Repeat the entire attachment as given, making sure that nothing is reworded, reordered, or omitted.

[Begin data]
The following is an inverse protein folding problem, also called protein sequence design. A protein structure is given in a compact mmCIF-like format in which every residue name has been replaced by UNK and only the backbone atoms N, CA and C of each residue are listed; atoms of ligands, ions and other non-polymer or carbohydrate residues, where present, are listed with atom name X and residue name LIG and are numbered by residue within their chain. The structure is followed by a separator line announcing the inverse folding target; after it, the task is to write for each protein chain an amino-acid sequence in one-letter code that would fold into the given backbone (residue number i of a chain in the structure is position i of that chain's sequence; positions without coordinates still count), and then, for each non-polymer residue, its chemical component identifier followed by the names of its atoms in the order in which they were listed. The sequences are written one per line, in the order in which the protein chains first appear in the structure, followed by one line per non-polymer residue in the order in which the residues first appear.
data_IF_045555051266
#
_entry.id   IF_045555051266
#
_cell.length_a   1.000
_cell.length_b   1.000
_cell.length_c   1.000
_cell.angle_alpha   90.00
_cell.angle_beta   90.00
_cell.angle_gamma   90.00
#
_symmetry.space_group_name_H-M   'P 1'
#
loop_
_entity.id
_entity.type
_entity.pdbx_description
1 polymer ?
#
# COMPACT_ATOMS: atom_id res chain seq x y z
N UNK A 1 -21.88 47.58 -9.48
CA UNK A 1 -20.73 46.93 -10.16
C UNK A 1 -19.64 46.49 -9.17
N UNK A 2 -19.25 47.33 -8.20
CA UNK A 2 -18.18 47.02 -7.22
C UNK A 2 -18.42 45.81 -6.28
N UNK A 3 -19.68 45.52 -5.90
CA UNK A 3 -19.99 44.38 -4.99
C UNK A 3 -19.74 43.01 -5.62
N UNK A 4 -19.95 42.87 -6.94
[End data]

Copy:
The following is an inverse protein folding problem, also called protein sequence design. A protein structure is given in a compact mmCIF-like format in which every residue name has been replaced by UNK and only the backbone atoms N, CA and C of each residue are listed; atoms of ligands, ions and other non-polymer or carbohydrate residues, where present, are listed with atom name X and residue name LIG and are numbered by residue within their chain. The structure is followed by a separator line announcing the inverse folding target; after it, the task is to write for each protein chain an amino-acid sequence in one-letter code that would fold into the given backbone (residue number i of a chain in the structure is position i of that chain's sequence; positions without coordinates still count), and then, for each non-polymer residue, its chemical component identifier followed by the names of its atoms in the order in which they were listed. The sequences are written one per line, in the order in which the protein chains first appear in the structure, followed by one line per non-polymer residue in the order in which the residues first appear.
data_IF_045555051266
#
_entry.id   IF_045555051266
#
_cell.length_a   1.000
_cell.length_b   1.000
_cell.length_c   1.000
_cell.angle_alpha   90.00
_cell.angle_beta   90.00
_cell.angle_gamma   90.00
#
_symmetry.space_group_name_H-M   'P 1'
#
loop_
_entity.id
_entity.type
_entity.pdbx_description
1 polymer ?
#
# COMPACT_ATOMS: atom_id res chain seq x y z
N UNK A 1 -21.88 47.58 -9.48
CA UNK A 1 -20.73 46.93 -10.16
C UNK A 1 -19.64 46.49 -9.17
N UNK A 2 -19.25 47.33 -8.20
CA UNK A 2 -18.18 47.02 -7.22
C UNK A 2 -18.42 45.81 -6.28
N UNK A 3 -19.68 45.52 -5.90
CA UNK A 3 -19.99 44.38 -4.99
C UNK A 3 -19.74 43.01 -5.62
N UNK A 4 -19.95 42.87 -6.94